There has been an incessant debate in the last decades which court holds the highest cards in the EU. Is it the Court of Justice or national courts, namely those of constitutional rank? It seems that the judges in Luxembourg argue for their primacy, while at least some of the national ones tend to disagree. Yet the judicial debate was all about dancing around with hints and threats and no direct conflict. No wonder theories such as constitutional pluralism began to dominate the academic discourse.
In January 2012 the Czech Constitutional Court ended the long truce when it declared in its decision Pl. ÚS 5/12 the Court of Justice decision C-399/09 Landtová ultra vires. The background and reasons for this judgment were summarized at this blog by Jan Komárek. For more detailed commentaries I could recommend case notes by Komárek in European Constitutional Law Review (2012, vol. 8, no. 2, pp. 323-337) or me in Common Market Law Review (2012, vol. 49, no. 4, pp. 1475-1492). To sum up analysis in CMLRev, I was highly critical of the Czech Constitutional Court argumentation and claimed that the attack on the Court of Justice was only a collateral damage in its war with the Supreme Administration Court over the Slovak pensions case-law. I however concluded that despite there were conceivable avenues how to further escalate the conflict, I hoped (and believed) all actors would calm down and try to mitigate the damage.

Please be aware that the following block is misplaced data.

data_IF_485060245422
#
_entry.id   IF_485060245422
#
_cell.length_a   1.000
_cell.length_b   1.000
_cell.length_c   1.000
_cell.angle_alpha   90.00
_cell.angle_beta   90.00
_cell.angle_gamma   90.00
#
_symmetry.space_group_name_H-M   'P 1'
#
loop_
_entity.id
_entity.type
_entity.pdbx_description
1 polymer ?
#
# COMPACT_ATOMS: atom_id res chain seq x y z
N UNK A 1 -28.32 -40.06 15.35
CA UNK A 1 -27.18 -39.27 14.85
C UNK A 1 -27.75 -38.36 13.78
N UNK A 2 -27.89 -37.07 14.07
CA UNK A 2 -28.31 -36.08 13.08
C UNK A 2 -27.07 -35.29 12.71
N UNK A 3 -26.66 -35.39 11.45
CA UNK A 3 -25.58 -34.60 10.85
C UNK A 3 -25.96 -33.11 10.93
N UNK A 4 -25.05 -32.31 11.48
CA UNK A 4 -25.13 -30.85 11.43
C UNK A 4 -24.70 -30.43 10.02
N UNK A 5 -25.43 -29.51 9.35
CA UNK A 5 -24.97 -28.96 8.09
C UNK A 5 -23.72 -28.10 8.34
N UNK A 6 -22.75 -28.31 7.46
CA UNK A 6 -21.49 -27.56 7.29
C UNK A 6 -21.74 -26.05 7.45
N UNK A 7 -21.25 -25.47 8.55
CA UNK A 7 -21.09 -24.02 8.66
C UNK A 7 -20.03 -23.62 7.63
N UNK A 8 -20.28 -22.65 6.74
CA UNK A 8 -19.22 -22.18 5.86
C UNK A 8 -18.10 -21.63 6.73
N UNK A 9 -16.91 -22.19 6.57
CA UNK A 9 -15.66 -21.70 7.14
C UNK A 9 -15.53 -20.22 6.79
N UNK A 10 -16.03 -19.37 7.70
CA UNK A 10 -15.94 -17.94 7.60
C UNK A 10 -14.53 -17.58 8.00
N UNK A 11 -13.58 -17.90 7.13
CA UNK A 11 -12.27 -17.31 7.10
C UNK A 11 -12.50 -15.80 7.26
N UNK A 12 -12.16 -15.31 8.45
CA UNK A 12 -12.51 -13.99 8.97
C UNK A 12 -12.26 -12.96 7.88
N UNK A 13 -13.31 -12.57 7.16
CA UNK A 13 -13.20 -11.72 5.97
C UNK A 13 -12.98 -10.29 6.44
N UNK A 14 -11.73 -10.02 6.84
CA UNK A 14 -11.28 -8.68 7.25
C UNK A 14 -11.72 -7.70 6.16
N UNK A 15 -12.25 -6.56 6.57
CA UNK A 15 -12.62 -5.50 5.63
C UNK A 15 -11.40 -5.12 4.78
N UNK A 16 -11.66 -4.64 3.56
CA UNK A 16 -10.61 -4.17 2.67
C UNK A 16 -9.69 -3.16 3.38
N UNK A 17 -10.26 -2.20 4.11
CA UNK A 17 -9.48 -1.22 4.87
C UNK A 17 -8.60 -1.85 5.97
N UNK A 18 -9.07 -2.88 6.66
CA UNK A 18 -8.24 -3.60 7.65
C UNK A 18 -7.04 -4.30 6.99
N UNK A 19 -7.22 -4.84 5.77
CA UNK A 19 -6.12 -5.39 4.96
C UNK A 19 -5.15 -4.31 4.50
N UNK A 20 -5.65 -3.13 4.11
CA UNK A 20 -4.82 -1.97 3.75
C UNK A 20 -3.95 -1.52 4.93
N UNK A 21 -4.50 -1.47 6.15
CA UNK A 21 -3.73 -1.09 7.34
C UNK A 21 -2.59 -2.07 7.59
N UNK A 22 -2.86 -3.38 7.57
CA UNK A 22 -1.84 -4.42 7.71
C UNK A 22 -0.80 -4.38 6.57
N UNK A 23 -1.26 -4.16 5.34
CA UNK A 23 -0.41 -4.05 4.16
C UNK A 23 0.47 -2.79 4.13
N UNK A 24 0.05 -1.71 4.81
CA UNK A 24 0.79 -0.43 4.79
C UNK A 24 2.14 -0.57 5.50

But as the Bible says, “A prophet has no honour in his own country”. I grossly underestimated the determination of Czech courts. On 9 May, the Supreme Administration Court in another case related to Slovak pensions decided to submit set of preliminary questions to the ECJ, reacting to the Constitutional Court’s decision (6 Ads 18/2012) ...Zum vollständigen Artikel